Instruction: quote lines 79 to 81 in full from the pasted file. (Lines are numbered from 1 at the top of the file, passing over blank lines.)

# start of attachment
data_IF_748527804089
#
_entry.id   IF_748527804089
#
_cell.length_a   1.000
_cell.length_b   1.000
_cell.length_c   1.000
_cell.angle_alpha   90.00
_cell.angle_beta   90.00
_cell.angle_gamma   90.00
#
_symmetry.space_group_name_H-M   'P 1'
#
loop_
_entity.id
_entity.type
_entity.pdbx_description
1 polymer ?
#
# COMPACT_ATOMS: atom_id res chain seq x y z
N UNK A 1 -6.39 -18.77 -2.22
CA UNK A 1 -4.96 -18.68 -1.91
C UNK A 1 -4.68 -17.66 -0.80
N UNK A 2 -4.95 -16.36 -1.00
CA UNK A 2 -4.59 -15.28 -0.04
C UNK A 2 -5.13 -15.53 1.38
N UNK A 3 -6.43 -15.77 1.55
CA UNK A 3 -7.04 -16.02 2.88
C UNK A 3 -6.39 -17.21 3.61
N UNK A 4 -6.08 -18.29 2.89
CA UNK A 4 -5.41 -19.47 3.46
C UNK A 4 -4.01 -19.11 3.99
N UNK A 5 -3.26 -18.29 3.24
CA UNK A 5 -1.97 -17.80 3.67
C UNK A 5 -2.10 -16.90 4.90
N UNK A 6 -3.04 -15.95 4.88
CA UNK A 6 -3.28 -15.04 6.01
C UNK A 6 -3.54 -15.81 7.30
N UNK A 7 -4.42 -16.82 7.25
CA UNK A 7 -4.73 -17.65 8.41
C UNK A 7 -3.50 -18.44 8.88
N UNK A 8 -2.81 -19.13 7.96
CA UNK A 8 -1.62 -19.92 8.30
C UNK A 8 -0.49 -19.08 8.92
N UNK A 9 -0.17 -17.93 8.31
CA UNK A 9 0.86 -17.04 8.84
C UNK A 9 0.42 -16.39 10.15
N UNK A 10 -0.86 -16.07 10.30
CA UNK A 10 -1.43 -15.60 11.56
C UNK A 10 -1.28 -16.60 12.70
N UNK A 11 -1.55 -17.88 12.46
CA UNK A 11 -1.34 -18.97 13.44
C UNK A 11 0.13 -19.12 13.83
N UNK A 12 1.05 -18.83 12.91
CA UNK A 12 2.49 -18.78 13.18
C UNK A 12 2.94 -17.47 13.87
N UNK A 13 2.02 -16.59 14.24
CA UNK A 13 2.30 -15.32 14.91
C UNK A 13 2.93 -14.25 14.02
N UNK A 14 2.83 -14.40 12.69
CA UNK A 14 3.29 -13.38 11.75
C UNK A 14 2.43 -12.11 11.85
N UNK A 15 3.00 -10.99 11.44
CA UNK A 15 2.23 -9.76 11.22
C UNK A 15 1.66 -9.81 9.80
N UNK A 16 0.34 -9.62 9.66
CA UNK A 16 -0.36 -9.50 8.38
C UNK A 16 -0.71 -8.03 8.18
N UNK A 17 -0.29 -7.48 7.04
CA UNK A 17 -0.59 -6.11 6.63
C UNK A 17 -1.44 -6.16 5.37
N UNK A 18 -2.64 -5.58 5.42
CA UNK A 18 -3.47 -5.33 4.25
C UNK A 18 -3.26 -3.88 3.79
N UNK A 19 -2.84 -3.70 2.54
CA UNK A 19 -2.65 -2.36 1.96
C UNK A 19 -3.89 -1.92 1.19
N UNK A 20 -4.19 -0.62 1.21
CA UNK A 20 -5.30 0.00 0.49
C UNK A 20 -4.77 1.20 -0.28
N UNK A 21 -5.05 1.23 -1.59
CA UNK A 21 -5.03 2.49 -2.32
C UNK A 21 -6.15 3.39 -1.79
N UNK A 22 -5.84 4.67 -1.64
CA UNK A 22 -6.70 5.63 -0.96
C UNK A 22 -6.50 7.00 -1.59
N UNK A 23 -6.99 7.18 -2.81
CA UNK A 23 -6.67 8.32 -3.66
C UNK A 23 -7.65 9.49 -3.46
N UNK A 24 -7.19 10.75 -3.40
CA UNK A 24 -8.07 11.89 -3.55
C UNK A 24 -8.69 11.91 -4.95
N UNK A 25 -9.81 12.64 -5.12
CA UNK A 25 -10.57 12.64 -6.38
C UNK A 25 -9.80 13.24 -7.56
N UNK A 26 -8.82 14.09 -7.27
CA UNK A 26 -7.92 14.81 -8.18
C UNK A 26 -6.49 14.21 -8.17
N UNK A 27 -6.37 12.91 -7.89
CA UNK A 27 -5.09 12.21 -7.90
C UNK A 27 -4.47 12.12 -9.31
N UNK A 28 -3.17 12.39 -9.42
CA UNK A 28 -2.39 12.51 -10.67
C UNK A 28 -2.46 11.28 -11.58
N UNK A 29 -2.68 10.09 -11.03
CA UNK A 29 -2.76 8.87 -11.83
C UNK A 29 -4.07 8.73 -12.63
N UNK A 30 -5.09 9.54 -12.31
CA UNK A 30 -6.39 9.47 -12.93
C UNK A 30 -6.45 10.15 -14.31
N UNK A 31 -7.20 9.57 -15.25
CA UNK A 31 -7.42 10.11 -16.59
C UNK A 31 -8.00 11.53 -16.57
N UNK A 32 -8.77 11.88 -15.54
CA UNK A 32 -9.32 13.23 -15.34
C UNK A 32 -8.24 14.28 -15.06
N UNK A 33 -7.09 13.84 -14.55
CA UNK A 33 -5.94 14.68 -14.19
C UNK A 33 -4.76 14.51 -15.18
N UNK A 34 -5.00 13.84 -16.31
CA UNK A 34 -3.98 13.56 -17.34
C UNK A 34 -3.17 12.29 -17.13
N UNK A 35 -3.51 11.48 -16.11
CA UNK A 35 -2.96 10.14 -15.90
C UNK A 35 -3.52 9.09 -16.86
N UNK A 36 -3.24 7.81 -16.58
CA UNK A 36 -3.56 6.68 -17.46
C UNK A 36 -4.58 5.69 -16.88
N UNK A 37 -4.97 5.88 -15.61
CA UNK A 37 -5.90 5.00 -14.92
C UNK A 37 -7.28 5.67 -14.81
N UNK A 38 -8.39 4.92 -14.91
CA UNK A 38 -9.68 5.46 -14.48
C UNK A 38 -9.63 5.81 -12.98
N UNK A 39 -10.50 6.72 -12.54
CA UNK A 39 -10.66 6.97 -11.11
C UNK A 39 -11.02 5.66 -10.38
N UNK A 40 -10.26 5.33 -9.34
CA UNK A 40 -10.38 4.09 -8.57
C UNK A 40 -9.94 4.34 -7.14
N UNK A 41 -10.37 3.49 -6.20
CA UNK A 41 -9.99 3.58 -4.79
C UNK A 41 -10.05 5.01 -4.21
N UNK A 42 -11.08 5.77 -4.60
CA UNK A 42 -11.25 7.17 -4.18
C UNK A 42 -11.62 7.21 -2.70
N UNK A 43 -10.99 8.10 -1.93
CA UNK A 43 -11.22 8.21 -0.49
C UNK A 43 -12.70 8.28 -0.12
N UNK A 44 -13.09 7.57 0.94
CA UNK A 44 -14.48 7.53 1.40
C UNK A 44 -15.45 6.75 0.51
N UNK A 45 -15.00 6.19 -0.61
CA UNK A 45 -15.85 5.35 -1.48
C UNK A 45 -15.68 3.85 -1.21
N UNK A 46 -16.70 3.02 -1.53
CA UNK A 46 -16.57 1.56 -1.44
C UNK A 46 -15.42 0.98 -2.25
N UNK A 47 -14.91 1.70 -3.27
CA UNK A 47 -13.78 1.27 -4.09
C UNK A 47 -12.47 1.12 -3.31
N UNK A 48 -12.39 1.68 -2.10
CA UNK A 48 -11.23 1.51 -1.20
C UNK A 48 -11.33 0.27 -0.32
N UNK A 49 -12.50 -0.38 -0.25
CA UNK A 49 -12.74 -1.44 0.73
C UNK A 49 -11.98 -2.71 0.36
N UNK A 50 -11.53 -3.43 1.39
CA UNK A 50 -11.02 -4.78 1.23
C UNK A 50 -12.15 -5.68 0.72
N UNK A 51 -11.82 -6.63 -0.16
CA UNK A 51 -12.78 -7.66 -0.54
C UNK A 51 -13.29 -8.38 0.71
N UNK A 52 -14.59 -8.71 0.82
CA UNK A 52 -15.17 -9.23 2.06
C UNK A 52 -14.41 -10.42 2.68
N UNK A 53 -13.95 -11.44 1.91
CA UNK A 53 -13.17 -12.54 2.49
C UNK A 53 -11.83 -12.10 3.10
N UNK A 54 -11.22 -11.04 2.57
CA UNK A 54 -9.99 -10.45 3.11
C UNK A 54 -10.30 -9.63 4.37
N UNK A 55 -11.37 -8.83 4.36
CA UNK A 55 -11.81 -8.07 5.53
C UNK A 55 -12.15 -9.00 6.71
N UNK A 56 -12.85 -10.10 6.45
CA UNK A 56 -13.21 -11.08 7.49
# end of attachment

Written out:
CA UNK A 20 -5.30 0.00 0.49
C UNK A 20 -4.77 1.20 -0.28
N UNK A 21 -5.05 1.23 -1.59